“Orientations in Time and Space” exhibits the work of two artists in two spaces side by side. One room contains an installation by Meike Kuhnert with a work by Michel Aniol in the window. The other space reverses the relationship with an installation by Michel and a work by Meike. What results is not exactly two solo shows nor a fully integrated group exhibition. The two bodies of work maintain distinct sensibilities and visual qualities and could have successfully existed as two discrete bodies of work. By harvesting one work from one exhibition space and placing it in the window display of the other, Meike and Michel create a dynamic network of possible entry points and nodes of relation between the objects displayed.


I first entered the space on the right with a fishtank in the window, which Michel embedded in a thick palette of concrete with the forms of small objects like shells and toys protruding from its surface. This base gives the impression of a collection of things having amalgamated into a single solidified form, and recalls material transformations that require large expanses of time in the natural world. In the tank two species of primeval crayfish (riops granarius and triops cancriformis beni-kabuto ebi) swim around a concrete cast of a hand. This work in the window by Michel Aniol precludes the installation by Meike Kuhnert situated in the space. Meike constructed a dodecagonal room with six entryways. In contrast to the silty water and dense dusty concrete colors found of Michel’s work, the walls of Meike’s construction are bright and playful, made of blue, green and magenta fabric. Two drawings hang on each wall inside the space that seemed to follow their own system of notation. The installation titled Flexible Moments of Life provides a physical structure for the process of generating, revising and eliminating (not necessarily in that order) ideas for work. It seems to be a visualization of lines of flight, potentials of production, traces of activity before an idea fully crystallizes, a space where the conjunctive tense becomes very useful. The titles of the works contribute additional nodes of possibility – for example Könnte man malen! 1 (One could paint! 1), Aktionsplan (plan of action) and Hanz und Heinz bauen sich ein Flugzeug (Hanz and Hanz build an airplane).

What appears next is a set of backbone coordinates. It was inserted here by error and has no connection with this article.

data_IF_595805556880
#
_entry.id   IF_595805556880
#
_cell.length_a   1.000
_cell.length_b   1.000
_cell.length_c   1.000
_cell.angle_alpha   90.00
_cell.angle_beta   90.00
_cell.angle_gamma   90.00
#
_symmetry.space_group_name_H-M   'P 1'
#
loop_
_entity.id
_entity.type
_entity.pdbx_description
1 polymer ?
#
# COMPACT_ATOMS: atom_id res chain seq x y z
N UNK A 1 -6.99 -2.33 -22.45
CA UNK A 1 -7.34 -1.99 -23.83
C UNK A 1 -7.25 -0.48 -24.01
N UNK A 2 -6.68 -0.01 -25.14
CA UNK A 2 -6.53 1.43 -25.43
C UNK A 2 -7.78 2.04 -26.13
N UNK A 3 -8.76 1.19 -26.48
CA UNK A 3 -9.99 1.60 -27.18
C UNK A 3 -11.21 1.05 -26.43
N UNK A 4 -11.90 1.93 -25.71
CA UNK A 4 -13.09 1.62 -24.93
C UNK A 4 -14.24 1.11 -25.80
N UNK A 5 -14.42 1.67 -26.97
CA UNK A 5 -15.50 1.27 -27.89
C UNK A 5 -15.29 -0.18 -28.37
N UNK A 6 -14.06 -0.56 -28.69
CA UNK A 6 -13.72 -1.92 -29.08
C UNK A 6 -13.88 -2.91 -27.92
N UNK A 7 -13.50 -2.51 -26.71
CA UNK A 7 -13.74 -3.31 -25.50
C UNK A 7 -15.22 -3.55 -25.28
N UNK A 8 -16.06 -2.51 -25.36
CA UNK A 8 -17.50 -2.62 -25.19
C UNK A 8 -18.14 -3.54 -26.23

The second space I entered contains drawings by Meike in the window “Könnte man malen! 2” and an installation by Michel Aniol which consists of four concrete slabs resting on chairs that face a large photograph of landscape. On another wall hangs a poster:  “Parataxis of Everything.” Miche’s installation, The Group/ Society of Things/ Take a Break and Go Ahead/ The Golden Age of Kommagene is concerned primarily with the role of the collector as well as the specific processes with which objects acquire meaning and value. On the back wall of the installation is a photo of a large dry landscape, the entire image is resting on top of four potatoes. This image refers directly to the backdrops of dioramas in Ethnological museums, but its ability to operate as a model or exemplary landscape is broken by the presence of a modern tv tower in the distance and what appears to be building rubble in the foreground. Facing this landscape are the four concrete objects, whose form and thickness seem to refer to archeological sites. Michel has replaced the object and ground in an archeological site with concrete, a material referring to construction as opposed to excavation. Another act of deviation from expected relationship of subject, object and ground is performed by the positionality of the slabs whom are individually titled The Artist, The Philosopher, The Explorer and the Scientist. These blocks which reference objects embedded in the ground are propped up to assume a figurative presence. These figures sit facing the landscape so the viewer, when entering the space, becomes the object observed in front of the backdrop of the landscape. Lateral to this scene is the poster “Parataxis of everything” with black and white images lined up without margins below the title. “Parataxis”, to arrange beside, is a recurrent action running through the exhibition wherein lateral positionality is favored over subordinating conjunctions.


Meike Kuhnert  is a Berlin based German artist who has recently exhibited at Möbelhaus von A-Z, Berlin as well as at Künstlerhaus Dortmund, Dortmund.


Michel Aniol is originally from Poland and currently based in Berlin. He has recently exhibited at Kleine Humbolt Galerie, Berlin and Künstlerhaus Dortmund, Dortmund.


Categorised in:

Leave a Reply

Your email address will not be published. Required fields are marked *